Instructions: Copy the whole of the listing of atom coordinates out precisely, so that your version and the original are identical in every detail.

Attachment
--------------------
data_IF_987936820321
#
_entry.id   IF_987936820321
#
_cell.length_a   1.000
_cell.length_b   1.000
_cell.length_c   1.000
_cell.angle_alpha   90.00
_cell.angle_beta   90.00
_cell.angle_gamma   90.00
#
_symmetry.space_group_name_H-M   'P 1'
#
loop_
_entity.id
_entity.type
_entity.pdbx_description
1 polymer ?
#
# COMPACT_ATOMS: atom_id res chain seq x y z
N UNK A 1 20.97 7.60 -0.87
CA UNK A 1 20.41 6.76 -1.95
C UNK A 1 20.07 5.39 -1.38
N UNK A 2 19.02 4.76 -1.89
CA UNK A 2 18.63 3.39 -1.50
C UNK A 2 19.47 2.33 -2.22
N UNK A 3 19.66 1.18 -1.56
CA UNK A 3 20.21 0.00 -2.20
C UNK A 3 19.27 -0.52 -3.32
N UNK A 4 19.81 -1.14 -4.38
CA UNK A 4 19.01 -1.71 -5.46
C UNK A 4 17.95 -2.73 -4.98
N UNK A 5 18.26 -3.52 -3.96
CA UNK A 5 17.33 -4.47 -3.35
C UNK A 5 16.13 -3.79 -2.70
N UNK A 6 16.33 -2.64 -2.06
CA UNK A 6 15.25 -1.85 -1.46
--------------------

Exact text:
data_IF_987936820321
#
_entry.id   IF_987936820321
#
_cell.length_a   1.000
_cell.length_b   1.000
_cell.length_c   1.000
_cell.angle_alpha   90.00
_cell.angle_beta   90.00
_cell.angle_gamma   90.00
#
_symmetry.space_group_name_H-M   'P 1'
#
loop_
_entity.id
_entity.type
_entity.pdbx_description
1 polymer ?
#
# COMPACT_ATOMS: atom_id res chain seq x y z
N UNK A 1 20.97 7.60 -0.87
CA UNK A 1 20.41 6.76 -1.95
C UNK A 1 20.07 5.39 -1.38
N UNK A 2 19.02 4.76 -1.89
CA UNK A 2 18.63 3.39 -1.50
C UNK A 2 19.47 2.33 -2.22
N UNK A 3 19.66 1.18 -1.56
CA UNK A 3 20.21 0.00 -2.20
C UNK A 3 19.27 -0.52 -3.32
N UNK A 4 19.81 -1.14 -4.38
CA UNK A 4 19.01 -1.71 -5.46
C UNK A 4 17.95 -2.73 -4.98
N UNK A 5 18.26 -3.52 -3.96
CA UNK A 5 17.33 -4.47 -3.35
C UNK A 5 16.13 -3.79 -2.70
N UNK A 6 16.33 -2.64 -2.06
CA UNK A 6 15.25 -1.85 -1.46